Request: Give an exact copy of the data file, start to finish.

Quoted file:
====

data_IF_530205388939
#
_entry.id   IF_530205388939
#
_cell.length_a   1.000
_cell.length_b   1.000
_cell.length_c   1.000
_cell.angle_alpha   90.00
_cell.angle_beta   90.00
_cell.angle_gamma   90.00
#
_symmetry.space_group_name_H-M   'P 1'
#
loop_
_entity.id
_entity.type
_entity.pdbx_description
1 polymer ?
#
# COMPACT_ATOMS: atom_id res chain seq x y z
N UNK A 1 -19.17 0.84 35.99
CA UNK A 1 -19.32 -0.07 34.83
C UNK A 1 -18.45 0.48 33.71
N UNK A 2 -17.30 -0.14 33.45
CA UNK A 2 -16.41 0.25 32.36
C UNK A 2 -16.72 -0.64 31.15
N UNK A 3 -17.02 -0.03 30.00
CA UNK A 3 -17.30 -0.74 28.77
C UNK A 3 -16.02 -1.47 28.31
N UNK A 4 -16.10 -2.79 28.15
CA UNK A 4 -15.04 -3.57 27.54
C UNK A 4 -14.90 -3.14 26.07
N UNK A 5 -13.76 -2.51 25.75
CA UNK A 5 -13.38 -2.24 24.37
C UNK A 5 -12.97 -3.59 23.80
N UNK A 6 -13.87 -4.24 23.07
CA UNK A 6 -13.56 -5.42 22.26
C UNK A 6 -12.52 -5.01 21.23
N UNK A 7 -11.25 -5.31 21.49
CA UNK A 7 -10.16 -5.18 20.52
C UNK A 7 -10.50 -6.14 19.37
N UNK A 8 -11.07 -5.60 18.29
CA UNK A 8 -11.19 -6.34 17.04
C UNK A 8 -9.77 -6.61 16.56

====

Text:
data_IF_530205388939
#
_entry.id   IF_530205388939
#
_cell.length_a   1.000
_cell.length_b   1.000
_cell.length_c   1.000
_cell.angle_alpha   90.00
_cell.angle_beta   90.00
_cell.angle_gamma   90.00
#
_symmetry.space_group_name_H-M   'P 1'
#
loop_
_entity.id
_entity.type
_entity.pdbx_description
1 polymer ?
#
# COMPACT_ATOMS: atom_id res chain seq x y z
N UNK A 1 -19.17 0.84 35.99
CA UNK A 1 -19.32 -0.07 34.83
C UNK A 1 -18.45 0.48 33.71
N UNK A 2 -17.30 -0.14 33.45
CA UNK A 2 -16.41 0.25 32.36
C UNK A 2 -16.72 -0.64 31.15
N UNK A 3 -17.02 -0.03 30.00
CA UNK A 3 -17.30 -0.74 28.77
C UNK A 3 -16.02 -1.47 28.31
N UNK A 4 -16.10 -2.79 28.15
CA UNK A 4 -15.04 -3.57 27.54
C UNK A 4 -14.90 -3.14 26.07
N UNK A 5 -13.76 -2.51 25.75
CA UNK A 5 -13.38 -2.24 24.37
C UNK A 5 -12.97 -3.59 23.80
N UNK A 6 -13.87 -4.24 23.07
CA UNK A 6 -13.56 -5.42 22.26
C UNK A 6 -12.52 -5.01 21.23
N UNK A 7 -11.25 -5.31 21.49
CA UNK A 7 -10.16 -5.18 20.52
C UNK A 7 -10.50 -6.14 19.37
N UNK A 8 -11.07 -5.60 18.29
CA UNK A 8 -11.19 -6.34 17.04
C UNK A 8 -9.77 -6.61 16.56